I got an email asking about this, so here is my take:
Whenever a person is about to die, let’s say that they are brain dead but on life support, the hospital will evaluate the patient’s record to see if they are an organ donor. Whether they are or not, the organ donation people will be contacted. That organization will then determine if the person is a candidate for donating organs (not everyone is medically capable of donating their organs.)
If the person has previously agreed to be an organ donor, the person will immediately be screened to see if they are a match for anyone on the recipient list. The transplant team in the recipient’s hospital will be contacted, and they hop on a plane to harvest the organ.
If the person hasn’t indicated either way, the organization will contact the next of kin and attempt to gain consent for organ donation.
No one is taking anyone’s organs without consent. All the organization is doing is acting as a coordinator for the process. If you don’t want to be an organ donor, make sure that you indicate your wishes in your will or living will and make sure that your next of kin is aware of your desires. It’s up to you.
With that being said: No, the hospital doesn’t change your care if you are or are not an organ donor, other than keeping a person that is brain dead on life support a bit longer before “pulling the plug” so as to preserve some of the more sensitive organs like heart or liver. No, it isn’t like signing a DNR.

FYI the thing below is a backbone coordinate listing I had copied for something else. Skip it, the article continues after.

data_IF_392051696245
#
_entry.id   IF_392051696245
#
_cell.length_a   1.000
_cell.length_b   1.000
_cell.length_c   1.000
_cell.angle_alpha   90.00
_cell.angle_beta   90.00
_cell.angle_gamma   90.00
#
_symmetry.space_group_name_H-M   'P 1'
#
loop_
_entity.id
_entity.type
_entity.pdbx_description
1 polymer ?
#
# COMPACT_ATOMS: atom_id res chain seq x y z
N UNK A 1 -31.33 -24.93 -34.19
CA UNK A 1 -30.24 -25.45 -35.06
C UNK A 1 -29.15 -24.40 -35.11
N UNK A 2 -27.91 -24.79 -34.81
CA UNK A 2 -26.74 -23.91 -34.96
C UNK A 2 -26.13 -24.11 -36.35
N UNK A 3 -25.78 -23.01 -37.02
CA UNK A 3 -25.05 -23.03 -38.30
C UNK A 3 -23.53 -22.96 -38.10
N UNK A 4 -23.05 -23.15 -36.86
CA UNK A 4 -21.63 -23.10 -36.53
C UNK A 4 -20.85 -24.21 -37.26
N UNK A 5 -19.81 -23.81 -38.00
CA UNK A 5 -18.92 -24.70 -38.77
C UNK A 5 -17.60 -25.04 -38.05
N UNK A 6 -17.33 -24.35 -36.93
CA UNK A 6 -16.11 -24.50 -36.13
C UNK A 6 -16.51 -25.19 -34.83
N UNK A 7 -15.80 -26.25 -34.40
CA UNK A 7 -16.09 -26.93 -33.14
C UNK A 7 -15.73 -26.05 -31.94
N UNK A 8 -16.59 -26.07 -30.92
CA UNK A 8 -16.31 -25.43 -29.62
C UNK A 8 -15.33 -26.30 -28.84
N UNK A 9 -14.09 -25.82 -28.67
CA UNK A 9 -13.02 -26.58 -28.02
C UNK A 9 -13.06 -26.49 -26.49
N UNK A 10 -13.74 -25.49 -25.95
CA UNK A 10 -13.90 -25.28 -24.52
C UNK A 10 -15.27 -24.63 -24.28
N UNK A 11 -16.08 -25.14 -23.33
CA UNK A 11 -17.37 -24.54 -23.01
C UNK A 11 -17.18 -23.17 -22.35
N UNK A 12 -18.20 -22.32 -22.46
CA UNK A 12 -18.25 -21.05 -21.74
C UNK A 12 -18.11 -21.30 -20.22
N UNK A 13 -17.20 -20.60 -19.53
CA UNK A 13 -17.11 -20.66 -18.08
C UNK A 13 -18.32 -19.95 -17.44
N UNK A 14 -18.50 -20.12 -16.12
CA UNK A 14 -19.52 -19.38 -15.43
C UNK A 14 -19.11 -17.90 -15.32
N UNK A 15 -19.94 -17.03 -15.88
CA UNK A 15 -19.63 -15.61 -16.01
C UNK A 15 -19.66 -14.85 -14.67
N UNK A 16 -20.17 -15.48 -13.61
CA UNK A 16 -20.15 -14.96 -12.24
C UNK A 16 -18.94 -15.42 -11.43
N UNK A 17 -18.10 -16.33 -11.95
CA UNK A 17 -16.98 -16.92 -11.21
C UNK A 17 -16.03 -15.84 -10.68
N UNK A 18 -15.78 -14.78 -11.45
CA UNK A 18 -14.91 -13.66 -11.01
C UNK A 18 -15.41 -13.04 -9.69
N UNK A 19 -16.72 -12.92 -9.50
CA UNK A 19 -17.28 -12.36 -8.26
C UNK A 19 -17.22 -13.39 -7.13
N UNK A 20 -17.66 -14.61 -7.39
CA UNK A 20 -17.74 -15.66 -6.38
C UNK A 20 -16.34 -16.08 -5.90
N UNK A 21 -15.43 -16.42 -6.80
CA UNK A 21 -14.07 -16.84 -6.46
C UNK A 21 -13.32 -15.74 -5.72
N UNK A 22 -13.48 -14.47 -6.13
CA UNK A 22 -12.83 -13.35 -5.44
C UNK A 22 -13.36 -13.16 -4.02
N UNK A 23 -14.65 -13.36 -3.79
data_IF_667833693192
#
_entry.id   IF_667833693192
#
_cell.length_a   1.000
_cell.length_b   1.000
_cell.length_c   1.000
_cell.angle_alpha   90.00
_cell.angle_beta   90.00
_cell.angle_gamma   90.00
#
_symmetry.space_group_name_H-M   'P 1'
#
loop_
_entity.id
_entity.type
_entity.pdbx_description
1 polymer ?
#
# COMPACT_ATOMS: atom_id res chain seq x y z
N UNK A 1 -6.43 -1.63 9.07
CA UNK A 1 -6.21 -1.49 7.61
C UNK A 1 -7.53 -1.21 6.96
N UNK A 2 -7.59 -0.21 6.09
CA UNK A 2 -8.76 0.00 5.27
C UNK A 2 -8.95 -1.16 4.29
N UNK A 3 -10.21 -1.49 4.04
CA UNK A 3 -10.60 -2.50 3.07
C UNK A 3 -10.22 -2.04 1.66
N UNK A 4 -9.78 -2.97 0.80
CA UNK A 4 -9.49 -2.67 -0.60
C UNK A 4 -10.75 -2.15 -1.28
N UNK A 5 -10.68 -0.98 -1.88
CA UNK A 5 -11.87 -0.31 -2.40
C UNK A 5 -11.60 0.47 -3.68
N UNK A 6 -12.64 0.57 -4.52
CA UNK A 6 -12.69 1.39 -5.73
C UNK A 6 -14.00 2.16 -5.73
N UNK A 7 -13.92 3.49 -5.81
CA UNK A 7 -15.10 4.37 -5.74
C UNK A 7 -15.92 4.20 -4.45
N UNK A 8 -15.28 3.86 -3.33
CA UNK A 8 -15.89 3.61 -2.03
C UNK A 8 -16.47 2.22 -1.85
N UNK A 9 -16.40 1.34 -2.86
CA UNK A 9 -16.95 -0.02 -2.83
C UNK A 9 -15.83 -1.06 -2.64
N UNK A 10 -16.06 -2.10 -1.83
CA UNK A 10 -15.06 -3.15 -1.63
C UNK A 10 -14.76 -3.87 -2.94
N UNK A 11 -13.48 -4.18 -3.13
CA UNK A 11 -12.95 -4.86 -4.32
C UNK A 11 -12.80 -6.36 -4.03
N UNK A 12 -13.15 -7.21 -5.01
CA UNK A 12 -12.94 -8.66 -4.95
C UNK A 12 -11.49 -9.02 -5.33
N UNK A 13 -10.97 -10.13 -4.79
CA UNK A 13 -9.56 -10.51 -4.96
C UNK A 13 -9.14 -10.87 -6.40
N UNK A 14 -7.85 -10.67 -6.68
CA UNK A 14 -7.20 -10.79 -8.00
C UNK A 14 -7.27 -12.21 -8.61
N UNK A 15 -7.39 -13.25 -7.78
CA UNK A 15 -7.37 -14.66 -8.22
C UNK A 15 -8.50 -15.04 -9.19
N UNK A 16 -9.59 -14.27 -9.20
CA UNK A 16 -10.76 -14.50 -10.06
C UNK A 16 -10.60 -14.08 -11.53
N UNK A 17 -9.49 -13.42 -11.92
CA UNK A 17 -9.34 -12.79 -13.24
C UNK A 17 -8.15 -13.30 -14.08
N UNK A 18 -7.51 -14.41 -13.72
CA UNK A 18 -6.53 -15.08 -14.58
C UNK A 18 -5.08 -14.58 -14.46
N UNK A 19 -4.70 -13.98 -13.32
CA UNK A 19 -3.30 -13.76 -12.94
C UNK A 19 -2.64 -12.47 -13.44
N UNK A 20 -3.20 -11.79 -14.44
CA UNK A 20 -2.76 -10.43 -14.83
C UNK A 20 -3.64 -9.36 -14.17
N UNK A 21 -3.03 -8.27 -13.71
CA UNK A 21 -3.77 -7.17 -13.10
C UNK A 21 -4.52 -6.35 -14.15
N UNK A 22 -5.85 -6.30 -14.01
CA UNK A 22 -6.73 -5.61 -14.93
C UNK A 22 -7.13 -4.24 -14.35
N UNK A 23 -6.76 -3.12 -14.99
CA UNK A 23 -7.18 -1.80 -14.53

They aren’t less likely to try and save you for increased profits or anything like that. Chances are, the recipient of your donated organ is hundreds of miles away in another state. As an ED nurse, I work a lot of codes. I do not know, nor do I care, what your organ donation status is before I call your code.
The only thing this is for is to save lives by giving people with defective organs a shot.
A great example of this: A guy comes into the ED by EMS and is brain dead due to some sort of accident. He isn’t savable, his brain is gone, but he is otherwise young and healthy. Why leave his organs to rot when so many people need donations? So the organ donation people get a call, and those people review the record to see if he is an organ donor. If he isn’t, they will try to gain consent of the next of kin. Either way, once they gain consent, they will send out the notifications to the appropriate recipient teams.
Nothing nefarious. It’s all consensual, and it doesn’t change the potential donor’s care one whit.